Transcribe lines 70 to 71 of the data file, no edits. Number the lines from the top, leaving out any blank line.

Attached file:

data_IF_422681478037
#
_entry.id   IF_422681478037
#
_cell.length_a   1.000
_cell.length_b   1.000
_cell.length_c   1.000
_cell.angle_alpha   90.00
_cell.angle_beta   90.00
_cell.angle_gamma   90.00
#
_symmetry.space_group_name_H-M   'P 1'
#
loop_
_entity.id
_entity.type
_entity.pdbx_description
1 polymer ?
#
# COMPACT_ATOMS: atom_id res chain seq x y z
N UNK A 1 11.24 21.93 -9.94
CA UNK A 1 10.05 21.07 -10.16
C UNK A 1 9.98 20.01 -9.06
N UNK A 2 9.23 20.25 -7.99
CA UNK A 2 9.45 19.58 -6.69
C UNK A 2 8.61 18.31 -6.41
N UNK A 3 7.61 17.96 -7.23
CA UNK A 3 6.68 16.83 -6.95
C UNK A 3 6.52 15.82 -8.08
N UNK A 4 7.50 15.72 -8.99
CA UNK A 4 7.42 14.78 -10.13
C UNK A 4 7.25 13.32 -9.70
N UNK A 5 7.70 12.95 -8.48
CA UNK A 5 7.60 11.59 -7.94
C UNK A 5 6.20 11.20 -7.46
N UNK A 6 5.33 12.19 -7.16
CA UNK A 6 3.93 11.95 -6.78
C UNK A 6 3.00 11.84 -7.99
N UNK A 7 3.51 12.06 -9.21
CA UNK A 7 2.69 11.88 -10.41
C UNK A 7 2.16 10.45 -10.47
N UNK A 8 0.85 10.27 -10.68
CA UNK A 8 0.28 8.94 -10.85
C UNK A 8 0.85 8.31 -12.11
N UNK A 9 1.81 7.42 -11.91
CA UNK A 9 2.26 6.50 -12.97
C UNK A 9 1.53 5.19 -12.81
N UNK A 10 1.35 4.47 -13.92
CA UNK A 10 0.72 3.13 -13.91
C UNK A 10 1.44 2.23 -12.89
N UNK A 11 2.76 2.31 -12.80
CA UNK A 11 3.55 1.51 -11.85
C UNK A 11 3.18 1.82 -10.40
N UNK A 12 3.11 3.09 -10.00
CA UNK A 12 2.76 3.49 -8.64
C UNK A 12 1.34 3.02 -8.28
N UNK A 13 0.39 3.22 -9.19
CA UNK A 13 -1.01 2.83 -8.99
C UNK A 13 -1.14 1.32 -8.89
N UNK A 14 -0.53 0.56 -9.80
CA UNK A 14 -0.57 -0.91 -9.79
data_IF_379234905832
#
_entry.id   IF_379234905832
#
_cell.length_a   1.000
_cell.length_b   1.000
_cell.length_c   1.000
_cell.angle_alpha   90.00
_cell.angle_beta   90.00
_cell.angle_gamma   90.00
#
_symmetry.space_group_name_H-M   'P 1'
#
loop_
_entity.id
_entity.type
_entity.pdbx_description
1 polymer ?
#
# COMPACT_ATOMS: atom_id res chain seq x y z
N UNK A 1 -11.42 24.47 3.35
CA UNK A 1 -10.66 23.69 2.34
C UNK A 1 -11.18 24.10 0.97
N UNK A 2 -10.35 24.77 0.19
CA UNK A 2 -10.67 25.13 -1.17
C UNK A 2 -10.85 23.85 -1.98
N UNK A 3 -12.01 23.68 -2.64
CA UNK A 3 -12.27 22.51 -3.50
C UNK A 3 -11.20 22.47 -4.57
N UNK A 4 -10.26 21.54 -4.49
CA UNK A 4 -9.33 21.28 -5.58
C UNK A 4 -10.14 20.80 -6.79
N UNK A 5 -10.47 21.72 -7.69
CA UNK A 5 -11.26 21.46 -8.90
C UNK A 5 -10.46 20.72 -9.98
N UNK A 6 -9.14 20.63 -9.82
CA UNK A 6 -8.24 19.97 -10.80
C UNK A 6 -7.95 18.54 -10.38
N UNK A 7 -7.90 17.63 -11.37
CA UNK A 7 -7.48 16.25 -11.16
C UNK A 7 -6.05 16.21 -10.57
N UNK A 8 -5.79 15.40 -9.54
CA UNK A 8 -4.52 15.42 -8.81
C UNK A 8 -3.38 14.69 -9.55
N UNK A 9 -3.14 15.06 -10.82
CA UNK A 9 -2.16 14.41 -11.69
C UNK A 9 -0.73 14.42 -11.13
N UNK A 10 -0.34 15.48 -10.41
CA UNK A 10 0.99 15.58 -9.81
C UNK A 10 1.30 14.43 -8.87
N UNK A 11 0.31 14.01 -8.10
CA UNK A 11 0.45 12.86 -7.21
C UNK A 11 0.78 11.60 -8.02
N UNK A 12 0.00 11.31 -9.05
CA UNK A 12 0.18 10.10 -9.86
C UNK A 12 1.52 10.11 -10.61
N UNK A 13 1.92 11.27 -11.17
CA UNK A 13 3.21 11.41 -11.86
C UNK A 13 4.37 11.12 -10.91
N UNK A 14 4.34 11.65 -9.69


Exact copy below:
_cell.angle_beta   90.00
_cell.angle_gamma   90.00